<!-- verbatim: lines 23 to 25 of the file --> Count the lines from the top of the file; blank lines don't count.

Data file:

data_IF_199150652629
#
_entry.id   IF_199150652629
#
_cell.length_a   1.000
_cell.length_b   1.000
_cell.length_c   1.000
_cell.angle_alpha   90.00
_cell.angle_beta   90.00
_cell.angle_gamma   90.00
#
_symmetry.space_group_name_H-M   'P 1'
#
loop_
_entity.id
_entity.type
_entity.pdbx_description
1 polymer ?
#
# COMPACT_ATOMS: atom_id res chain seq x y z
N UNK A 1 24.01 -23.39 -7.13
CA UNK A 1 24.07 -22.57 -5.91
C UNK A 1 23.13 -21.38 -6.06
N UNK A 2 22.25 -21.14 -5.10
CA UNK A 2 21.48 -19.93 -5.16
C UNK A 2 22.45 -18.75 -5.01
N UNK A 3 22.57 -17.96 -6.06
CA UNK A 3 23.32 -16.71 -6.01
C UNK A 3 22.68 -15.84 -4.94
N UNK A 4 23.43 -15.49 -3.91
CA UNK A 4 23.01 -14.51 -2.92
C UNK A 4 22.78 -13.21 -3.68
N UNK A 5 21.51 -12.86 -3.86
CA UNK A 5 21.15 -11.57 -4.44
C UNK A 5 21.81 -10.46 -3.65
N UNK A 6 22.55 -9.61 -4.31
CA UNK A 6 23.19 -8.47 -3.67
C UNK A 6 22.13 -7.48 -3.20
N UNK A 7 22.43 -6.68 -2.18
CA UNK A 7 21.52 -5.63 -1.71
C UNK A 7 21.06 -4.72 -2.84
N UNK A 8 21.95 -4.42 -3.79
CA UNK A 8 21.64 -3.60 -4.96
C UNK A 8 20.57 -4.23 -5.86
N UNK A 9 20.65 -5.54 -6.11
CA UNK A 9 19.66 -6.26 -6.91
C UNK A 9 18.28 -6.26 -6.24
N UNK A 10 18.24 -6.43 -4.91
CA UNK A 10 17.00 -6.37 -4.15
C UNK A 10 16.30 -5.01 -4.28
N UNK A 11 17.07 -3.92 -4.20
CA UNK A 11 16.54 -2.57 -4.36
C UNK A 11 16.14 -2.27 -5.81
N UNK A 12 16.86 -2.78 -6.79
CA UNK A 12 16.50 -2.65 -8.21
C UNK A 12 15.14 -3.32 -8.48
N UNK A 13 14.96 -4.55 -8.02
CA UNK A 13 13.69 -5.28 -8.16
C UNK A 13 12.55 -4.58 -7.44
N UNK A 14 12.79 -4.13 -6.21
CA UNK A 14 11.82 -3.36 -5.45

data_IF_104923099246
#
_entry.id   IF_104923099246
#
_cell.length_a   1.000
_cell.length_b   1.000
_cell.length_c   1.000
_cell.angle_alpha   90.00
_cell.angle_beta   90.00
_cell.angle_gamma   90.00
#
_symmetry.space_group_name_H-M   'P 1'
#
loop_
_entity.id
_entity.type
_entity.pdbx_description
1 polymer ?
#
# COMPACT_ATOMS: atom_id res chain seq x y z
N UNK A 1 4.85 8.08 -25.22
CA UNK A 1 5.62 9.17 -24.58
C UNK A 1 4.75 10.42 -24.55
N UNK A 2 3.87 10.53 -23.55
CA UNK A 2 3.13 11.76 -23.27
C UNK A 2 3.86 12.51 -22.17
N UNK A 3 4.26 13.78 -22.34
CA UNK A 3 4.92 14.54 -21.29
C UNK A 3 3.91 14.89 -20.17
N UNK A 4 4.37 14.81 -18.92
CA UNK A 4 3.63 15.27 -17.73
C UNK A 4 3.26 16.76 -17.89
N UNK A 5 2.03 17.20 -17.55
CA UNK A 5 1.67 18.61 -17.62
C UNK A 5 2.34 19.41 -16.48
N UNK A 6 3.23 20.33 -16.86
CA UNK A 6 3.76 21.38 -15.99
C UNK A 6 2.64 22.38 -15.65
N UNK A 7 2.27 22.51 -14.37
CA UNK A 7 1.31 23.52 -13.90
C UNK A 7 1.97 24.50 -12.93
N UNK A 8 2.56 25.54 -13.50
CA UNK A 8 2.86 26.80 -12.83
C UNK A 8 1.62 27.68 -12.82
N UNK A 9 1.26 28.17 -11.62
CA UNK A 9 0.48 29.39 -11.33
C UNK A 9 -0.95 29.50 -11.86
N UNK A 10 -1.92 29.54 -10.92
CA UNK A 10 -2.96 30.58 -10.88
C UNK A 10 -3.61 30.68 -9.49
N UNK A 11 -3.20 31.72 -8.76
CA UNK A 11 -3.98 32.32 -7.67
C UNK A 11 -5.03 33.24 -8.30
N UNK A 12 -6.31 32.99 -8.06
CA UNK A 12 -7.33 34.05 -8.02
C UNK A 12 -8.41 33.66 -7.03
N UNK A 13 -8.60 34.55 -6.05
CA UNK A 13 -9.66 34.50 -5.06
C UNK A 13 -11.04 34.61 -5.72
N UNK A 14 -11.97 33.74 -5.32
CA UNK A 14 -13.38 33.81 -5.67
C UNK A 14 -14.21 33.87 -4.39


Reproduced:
C UNK A 1 23.13 -21.38 -6.06
N UNK A 2 22.25 -21.14 -5.10
CA UNK A 2 21.48 -19.93 -5.16